I suspect I'm not the only one in these parts who enjoys a really good graph. Easy-to-access, interesting information, and pleasing to the eye: what's not to like?
I was perusing the figures for LC Physics one day last year, looking initially at the spread of grades: how many get H1s, H2s etc - and how that varied between genders. It is striking just how many hit the top grades in LC Physics - and how the modal grade is actually a H2 - not exactly a bell curve...
But while I was doing that, I noticed that the total number taking the subject had dipped slightly between 2017 and 2018. I was a little worried: our figures are low enough. If we start losing even more students, the subject will hardly be viable in most schools. But my worries weren't (quite) justified. The total number of physics students had dipped, but so had the total doing the Leaving Cert that year. The proportion taking physics had actually risen slightly - from 13.9% to 14.1%.
But that sent me off another data-chase. I hadn't known the LC numbers had dipped in the mind-2010s. I though the population was surging and that numbers would be rising year on year. So I tracked down some data on the CSO website (and Wikipedia). There had been a relatively low number of births in 1999 and a correspondingly low number of LC students in 2018. It was striking the extent to which the birth cohort matched the exam cohort over several years, in fact - migration notwithstanding. And that got me started looking at the future. Because the rise in 2018 was not part of a gradual up-and-down pattern. It was the beginning of a huge surge that will see close to a 40% increase in LC numbers over the next decade. If its hard to get a physics (or any) teacher now, what will it be like in 2027, when over 75,500 students are likely to taking the Leaving Cert - compared to just over 53,000 in 2017.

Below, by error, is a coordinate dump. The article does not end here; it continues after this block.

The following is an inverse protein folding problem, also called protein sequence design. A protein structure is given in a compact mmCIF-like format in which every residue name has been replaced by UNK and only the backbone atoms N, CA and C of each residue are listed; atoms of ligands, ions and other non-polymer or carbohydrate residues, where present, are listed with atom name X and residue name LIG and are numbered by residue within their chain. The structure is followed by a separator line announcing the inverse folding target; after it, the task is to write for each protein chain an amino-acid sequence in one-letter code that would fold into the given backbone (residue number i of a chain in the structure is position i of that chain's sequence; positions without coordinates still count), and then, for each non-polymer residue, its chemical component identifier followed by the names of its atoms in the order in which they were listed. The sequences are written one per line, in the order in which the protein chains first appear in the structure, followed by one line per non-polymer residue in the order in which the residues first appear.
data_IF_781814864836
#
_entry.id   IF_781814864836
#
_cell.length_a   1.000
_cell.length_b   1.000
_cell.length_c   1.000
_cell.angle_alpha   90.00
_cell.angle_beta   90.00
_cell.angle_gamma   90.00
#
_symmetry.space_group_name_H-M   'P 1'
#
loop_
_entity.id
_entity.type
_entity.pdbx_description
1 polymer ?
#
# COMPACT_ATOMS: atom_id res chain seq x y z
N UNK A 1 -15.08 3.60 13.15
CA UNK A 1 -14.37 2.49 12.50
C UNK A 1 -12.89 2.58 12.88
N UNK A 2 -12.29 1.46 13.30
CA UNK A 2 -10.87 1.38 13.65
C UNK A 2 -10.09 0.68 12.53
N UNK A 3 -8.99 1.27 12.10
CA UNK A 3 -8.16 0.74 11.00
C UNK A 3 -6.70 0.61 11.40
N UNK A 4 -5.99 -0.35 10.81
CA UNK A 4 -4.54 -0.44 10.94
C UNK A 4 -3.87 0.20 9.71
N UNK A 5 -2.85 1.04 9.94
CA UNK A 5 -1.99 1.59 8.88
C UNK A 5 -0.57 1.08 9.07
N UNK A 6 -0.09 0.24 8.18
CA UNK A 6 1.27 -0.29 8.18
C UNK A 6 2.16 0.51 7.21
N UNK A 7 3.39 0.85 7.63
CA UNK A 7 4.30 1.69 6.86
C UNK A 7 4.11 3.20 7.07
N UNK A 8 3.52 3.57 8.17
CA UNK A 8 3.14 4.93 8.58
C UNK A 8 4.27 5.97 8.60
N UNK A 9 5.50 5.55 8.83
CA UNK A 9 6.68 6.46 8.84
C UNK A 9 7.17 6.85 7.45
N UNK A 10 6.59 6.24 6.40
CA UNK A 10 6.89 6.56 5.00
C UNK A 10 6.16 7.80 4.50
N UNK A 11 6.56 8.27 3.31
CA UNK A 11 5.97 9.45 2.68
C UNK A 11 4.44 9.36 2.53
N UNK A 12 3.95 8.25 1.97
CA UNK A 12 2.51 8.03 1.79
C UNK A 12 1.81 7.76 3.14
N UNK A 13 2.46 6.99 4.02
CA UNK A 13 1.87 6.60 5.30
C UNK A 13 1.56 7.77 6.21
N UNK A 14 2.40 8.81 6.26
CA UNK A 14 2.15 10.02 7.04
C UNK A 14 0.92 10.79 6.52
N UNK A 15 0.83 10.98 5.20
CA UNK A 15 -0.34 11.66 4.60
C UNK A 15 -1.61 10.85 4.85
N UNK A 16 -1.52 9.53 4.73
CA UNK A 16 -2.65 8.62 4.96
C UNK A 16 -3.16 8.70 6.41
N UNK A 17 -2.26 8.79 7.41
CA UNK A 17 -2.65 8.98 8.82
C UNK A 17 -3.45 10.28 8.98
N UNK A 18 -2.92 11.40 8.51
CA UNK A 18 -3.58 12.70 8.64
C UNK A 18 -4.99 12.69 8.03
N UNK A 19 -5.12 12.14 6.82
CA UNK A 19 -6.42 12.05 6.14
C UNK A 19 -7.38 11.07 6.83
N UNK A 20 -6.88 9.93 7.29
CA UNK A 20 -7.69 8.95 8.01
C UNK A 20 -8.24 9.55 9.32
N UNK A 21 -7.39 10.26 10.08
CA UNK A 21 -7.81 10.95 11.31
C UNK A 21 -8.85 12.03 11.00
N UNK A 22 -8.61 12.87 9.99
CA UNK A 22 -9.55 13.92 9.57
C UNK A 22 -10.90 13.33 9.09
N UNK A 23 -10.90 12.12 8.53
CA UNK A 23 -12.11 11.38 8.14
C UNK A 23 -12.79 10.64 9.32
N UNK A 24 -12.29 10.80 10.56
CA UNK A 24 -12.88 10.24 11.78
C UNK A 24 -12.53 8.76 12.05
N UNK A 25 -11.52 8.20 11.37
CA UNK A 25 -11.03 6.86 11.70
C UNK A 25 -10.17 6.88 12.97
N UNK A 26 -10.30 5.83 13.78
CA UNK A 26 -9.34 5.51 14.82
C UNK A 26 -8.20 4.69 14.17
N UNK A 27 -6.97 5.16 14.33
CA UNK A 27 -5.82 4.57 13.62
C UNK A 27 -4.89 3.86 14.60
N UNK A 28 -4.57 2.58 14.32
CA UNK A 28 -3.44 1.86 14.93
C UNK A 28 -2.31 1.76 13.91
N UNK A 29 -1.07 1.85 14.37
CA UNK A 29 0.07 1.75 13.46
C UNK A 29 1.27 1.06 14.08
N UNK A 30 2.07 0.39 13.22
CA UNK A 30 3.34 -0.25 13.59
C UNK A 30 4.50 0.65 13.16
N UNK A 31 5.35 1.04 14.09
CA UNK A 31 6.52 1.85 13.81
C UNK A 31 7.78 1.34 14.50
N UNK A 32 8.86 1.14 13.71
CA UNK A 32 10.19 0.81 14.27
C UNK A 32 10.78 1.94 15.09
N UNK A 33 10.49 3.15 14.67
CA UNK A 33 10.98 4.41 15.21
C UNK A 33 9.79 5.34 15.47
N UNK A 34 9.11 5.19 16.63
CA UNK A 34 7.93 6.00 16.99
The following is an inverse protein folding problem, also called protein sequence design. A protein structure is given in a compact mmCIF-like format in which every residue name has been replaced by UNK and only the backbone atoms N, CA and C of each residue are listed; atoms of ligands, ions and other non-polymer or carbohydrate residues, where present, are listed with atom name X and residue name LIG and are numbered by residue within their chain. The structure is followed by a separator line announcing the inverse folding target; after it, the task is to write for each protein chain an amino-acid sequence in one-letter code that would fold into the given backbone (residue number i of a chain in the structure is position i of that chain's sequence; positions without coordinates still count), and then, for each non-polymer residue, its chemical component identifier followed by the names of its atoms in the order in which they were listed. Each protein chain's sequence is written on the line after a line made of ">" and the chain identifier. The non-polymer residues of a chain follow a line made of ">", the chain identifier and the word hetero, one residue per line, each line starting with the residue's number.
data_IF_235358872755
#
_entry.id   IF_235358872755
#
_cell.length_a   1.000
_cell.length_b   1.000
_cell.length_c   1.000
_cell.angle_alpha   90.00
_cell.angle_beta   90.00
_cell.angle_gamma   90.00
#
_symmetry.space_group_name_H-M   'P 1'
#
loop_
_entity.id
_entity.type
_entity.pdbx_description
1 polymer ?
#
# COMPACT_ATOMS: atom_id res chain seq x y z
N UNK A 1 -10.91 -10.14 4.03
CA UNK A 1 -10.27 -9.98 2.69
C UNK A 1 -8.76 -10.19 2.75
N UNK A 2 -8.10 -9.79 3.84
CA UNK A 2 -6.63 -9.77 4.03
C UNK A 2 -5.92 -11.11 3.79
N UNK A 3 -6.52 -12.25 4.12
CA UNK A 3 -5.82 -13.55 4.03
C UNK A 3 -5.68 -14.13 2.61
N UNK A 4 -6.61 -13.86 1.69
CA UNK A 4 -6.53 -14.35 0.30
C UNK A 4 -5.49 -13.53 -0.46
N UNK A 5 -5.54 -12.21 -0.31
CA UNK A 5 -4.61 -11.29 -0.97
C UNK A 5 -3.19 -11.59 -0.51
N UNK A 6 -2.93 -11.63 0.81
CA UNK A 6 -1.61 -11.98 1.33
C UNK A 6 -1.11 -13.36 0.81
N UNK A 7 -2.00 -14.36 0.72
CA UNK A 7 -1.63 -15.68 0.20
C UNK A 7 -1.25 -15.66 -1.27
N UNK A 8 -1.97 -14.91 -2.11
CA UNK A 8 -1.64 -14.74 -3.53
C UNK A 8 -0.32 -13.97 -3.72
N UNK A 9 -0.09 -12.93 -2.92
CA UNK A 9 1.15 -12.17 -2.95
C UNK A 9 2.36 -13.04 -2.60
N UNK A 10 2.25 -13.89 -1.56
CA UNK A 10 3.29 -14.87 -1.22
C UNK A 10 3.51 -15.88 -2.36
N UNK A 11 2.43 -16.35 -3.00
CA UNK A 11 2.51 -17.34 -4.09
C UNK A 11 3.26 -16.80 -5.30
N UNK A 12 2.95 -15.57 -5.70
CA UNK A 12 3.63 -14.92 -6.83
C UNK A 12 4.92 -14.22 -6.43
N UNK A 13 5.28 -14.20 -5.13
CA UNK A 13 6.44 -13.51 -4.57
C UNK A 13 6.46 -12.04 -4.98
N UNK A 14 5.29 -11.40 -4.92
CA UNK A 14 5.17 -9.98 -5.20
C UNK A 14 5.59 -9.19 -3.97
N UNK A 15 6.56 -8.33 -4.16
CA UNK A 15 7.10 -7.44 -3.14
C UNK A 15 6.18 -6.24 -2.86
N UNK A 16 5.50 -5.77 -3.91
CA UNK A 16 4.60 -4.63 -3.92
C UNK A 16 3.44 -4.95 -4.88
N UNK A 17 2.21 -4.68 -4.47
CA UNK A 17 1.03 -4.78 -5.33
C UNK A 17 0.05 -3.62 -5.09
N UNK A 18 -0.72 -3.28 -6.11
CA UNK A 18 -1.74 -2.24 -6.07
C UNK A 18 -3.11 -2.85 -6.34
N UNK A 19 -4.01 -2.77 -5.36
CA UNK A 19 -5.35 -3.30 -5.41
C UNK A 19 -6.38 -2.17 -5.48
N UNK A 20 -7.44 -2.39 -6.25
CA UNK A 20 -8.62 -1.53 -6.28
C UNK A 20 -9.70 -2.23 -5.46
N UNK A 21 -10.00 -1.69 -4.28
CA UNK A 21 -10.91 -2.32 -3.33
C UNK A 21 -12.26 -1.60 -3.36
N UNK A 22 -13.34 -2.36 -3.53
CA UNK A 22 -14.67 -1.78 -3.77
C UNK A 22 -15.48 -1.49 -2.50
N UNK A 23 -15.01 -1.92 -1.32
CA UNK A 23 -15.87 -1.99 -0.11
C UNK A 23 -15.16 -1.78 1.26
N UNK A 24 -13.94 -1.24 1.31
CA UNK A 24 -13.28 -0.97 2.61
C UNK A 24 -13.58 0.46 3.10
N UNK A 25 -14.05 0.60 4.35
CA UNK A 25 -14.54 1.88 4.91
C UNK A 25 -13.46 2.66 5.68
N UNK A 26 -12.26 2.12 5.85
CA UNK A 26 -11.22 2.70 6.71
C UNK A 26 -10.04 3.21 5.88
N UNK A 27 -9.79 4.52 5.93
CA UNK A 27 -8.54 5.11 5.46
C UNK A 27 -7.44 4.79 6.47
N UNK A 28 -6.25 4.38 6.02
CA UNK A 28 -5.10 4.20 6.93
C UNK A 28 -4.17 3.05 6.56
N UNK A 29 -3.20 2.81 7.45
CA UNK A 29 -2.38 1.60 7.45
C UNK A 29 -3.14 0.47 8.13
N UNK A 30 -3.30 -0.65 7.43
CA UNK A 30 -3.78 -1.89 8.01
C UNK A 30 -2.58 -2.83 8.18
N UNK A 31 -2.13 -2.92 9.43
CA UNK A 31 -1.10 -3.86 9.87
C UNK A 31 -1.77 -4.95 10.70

Also fascinating is the dip in numbers that will follow. Which is presumably what led to stories like this before Christmas.
So anyway, I've just spent an hour avoiding the correction of mocks exams by putting together a few graphs based on these figures. And also revisiting this fascinating paper that is full of exquisite graphs (some shown below) that was written by Beatriz Geitner and published in 2018. Her topic was the effect of the 2008 crisis on STEM numbers - but her paper, and her graphs, reveal a treasure trove of interesting data.
One fact jumped out at me: in 1993, almost a quarter of LC students took the physics exam. It's still under 15% now. Maybe I should go back to my original worries...